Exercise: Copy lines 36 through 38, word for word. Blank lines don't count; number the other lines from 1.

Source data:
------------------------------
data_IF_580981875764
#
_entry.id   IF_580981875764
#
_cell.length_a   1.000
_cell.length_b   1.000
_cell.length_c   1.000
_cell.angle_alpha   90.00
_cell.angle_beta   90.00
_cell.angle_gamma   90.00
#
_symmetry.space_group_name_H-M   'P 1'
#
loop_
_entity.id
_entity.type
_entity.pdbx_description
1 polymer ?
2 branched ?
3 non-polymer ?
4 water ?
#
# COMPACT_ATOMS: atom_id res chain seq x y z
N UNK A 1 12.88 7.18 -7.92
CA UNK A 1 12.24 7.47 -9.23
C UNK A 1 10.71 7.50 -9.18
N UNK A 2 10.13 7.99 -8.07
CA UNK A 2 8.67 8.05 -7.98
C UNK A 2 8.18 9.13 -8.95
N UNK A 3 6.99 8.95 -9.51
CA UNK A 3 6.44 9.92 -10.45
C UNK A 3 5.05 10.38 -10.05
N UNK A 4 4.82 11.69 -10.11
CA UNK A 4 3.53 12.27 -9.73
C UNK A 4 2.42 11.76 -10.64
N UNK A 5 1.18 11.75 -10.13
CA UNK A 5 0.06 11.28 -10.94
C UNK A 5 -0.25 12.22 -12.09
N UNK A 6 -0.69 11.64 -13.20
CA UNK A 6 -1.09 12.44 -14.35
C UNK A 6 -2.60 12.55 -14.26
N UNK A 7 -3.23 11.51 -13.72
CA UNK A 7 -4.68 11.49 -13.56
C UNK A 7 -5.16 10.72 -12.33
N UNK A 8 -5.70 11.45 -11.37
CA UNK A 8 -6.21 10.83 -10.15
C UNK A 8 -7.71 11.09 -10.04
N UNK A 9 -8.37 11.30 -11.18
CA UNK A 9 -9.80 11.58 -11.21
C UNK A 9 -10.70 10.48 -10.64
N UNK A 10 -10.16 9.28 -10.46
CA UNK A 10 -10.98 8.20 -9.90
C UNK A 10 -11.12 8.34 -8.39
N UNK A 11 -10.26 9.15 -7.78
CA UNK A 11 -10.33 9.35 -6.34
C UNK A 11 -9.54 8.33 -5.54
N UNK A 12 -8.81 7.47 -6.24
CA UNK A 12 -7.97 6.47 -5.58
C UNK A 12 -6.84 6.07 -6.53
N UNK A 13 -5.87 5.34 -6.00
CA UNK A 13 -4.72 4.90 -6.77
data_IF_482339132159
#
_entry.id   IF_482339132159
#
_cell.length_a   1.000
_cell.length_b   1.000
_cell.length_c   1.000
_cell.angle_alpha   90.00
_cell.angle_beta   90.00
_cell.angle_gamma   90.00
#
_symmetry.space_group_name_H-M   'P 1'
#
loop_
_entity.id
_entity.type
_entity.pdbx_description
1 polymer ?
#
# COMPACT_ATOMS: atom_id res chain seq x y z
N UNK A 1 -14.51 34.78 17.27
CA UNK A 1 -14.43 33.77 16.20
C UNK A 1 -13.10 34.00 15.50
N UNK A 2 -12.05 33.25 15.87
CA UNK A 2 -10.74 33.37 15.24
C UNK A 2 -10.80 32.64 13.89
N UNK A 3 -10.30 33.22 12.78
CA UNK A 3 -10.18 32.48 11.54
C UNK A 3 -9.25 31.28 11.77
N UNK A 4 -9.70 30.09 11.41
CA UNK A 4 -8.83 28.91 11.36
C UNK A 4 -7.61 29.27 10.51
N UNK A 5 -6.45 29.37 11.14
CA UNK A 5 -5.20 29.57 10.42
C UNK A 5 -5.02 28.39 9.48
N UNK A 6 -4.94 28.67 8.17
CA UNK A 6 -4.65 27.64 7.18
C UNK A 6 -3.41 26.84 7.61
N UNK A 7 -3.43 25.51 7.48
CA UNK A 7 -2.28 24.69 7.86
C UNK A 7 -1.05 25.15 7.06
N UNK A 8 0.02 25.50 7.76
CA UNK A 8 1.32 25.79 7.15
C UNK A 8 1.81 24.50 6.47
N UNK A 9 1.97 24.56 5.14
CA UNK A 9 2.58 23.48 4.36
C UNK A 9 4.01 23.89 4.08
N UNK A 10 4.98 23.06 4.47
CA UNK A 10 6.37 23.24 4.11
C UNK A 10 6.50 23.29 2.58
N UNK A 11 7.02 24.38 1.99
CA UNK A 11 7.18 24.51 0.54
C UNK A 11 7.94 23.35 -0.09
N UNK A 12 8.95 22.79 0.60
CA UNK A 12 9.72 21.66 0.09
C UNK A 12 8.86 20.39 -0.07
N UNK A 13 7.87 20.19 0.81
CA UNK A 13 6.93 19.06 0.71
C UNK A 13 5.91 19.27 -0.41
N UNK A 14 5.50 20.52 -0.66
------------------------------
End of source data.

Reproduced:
N UNK A 5 1.18 11.75 -10.13
CA UNK A 5 0.06 11.28 -10.94
C UNK A 5 -0.25 12.22 -12.09